Iowa City unveils four electric buses, projects lower emissions and upkeep costs

Iowa City is replacing four of its diesel buses with new electric buses purchased with grants from the Federal Transit Administration and the Iowa Department of Transportation.


Contributed from the City of Iowa City

Sam Knupp, News Reporter

Iowa City is rolling out four new electric buses on Monday, as part of a 2017 climate action plan.

The city, which has used diesel buses since 1971, is going electric for the first time, with the electric buses replacing four diesel buses in its 27-bus fleet.

Darian Nagle-Gamm, Iowa City transportation director, said the electric buses are projected to use only 5 percent of the diesel fuel the current buses use.

“The buses are completely propelled by electric, and that auxiliary heater that’s powered by diesel will just be used in the cold weather months to provide that additional heat without taking away from power that’s used to to keep the buses on the road,” Nagle-Gamm said.

Nagle-Gamm said this is the first of many planned steps to reduce emissions, as the city plans to get more electric buses in the future.

“We do have some buses that are probably in the age range where they would potentially qualify for replacement,” Nagle-Gamm said. “So, I would say within the next year or two, we’ll probably be applying for more grants … I think we can expect, really, as we roll in any new buses on the road, they’re likely going to be new, cleaner, greener, more sustainable technology.”

The buses were paid for with $3.3 million in grant money from the Federal Transit Administration, along with the Iowa Department of Transportation.

“You’re going to get cost savings in multiple ways with electric buses,” Nagle-Gamm said. “It is less expensive to fuel them. Electric power is less expensive for us to actually feel the losses.  We don’t have a transmission and a conventional engine to deal with, and that requires a lot of maintenance.”

Currently, 22 percent of Iowa City’s carbon dioxide emissions come from transportation.

Nagle-Gamm said the electric buses will significantly reduce emissions. She added that, on average, one diesel bus uses 39 gallons of fuel per day.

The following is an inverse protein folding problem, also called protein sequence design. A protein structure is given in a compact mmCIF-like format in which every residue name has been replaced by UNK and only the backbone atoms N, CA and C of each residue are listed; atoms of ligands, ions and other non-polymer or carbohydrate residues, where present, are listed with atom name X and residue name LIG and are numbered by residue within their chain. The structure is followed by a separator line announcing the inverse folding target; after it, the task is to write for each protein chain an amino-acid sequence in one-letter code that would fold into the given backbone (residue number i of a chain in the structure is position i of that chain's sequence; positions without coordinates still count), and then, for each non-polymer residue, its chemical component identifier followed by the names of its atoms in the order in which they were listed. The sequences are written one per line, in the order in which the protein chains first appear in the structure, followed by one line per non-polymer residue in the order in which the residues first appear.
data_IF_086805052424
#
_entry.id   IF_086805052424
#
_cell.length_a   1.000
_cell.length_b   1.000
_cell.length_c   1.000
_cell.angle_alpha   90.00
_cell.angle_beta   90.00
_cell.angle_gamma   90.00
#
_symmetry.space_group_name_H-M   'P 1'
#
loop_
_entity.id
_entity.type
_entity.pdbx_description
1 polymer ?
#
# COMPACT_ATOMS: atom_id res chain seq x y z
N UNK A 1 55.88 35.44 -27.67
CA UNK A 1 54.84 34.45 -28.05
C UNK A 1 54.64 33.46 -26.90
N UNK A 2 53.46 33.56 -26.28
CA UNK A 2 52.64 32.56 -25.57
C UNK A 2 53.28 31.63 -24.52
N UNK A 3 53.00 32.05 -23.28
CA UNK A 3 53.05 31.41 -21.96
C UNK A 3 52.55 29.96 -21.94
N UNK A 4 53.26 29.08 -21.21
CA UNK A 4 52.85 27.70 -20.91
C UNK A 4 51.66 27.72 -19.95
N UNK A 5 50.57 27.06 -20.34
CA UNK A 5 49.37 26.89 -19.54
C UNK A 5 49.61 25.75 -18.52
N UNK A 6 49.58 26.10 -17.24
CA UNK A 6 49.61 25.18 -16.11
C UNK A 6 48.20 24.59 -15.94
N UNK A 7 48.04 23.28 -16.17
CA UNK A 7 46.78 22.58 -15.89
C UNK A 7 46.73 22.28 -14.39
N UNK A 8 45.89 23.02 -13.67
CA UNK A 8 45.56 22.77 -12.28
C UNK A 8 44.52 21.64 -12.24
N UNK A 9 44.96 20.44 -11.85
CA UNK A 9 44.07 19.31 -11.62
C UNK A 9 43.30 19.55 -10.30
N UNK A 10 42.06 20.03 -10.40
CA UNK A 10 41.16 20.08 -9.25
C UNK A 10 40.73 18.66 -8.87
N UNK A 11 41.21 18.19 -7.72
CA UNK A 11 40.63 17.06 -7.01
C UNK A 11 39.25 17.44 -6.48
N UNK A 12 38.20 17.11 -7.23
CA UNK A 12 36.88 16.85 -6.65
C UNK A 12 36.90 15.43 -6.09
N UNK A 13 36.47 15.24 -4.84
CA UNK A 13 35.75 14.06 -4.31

“MidAmerican Energy is producing our power, [which] is 84 percent renewable energy, and most of that is wind,” Nagle-Gamm said. “So, not only are we consuming energy which is less polluting for the vehicles as they travel through the community, and better for air quality, but the energy that’s being consumed is of a much cleaner source.”

Jerry Schnoor, University of Iowa professor of environmental engineering, said the introduction of four electric buses into the fleet is a good first step not only for Iowa City, but for the state of Iowa overall.

“Ames is doing pretty much the same thing in connection with Iowa State, and other cities are looking at it, including Des Moines, so I think it’s the start of a trend towards electric buses, and Iowa is a good spot to do it, because we are in the top 10 states in terms of use of renewable energy as a fraction of our total,” Schnoor said.

Director of Transit for Iowa State University’s CyRide Barbara Neal said CyRide, equivalent to the UI’s Cambus campus transportation, plans to introduce two electric buses to its fleet starting this summer — plans which have been years in the making.

“In 2019, I applied for the Federal Transit Administration Low or No Emission grant to start getting the battery electric infrastructure and try a couple buses and see how it works in our service,” she said.

The Center for Transportation and the Environment projects the two new electric buses will save “295,013 pounds of greenhouse gasses” per year, she said, and have more electric buses on the way.

“We have three scheduled in 2023,” Neal said. “And then we have one scheduled in 2026 and one scheduled in 2027.”

Schnoor said policies in cities like St. Louis, where every car has to be inspected for greenhouse gas emissions, might not be the answer for Iowa.

“I wouldn’t go that direction,” he said. “I guess I would favor more of the carrot rather than the stick. That is, to try to make incentives [to] make it easy for people to buy electric vehicles, or at least hybrid vehicles.”